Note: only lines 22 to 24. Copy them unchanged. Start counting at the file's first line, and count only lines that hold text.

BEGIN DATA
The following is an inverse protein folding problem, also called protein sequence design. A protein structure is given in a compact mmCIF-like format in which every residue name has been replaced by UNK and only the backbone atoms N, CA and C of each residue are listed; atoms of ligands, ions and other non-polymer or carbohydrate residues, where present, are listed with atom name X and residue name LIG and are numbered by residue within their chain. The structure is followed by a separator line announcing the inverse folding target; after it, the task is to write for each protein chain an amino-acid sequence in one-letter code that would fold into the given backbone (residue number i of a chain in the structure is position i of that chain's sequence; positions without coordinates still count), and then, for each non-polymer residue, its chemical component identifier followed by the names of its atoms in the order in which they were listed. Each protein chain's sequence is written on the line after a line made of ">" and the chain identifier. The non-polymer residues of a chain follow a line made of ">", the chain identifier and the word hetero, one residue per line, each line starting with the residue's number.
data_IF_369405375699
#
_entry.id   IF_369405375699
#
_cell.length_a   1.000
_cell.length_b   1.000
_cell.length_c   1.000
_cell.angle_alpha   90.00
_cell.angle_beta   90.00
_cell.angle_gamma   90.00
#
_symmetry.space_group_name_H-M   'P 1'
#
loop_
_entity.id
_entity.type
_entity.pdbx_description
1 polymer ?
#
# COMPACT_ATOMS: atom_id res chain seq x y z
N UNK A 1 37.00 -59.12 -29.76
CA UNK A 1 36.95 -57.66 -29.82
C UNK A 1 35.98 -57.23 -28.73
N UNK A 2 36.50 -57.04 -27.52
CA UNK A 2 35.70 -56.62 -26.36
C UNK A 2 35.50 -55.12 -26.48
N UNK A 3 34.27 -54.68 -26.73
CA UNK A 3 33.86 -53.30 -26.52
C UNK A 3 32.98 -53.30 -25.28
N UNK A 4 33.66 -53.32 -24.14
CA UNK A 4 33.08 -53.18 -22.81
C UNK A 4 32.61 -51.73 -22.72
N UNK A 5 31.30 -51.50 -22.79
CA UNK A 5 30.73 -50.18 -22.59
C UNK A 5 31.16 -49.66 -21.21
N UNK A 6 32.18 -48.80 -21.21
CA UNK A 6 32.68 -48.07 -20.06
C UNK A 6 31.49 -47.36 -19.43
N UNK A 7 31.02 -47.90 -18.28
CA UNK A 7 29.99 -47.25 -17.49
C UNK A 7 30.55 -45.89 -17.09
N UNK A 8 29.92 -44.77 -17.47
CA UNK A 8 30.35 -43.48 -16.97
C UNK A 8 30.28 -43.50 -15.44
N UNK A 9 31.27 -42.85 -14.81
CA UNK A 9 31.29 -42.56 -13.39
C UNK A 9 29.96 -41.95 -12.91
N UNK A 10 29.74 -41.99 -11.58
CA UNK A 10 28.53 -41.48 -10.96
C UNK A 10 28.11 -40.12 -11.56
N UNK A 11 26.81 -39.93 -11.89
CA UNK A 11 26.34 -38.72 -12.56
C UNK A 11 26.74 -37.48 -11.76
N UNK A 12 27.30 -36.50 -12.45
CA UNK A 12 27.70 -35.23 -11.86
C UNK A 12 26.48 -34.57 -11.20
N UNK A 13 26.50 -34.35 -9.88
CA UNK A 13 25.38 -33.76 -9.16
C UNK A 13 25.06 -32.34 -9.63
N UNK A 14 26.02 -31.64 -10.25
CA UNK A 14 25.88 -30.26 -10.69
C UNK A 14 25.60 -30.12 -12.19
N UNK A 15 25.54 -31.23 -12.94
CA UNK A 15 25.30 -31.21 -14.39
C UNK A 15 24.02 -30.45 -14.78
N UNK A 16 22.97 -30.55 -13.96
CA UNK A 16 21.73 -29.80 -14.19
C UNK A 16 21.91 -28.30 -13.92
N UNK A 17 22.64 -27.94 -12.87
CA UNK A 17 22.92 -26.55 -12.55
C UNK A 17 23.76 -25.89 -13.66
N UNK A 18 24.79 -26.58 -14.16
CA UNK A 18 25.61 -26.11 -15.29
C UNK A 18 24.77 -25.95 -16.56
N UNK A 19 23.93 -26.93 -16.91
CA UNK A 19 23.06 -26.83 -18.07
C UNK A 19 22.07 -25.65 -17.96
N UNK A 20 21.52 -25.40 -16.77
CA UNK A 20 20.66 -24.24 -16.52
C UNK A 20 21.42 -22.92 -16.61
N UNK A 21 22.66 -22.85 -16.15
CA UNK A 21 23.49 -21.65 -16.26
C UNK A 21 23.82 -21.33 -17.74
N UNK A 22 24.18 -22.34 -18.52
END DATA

N UNK A 1 37.00 -59.12 -29.76
CA UNK A 1 36.95 -57.66 -29.82
C UNK A 1 35.98 -57.23 -28.73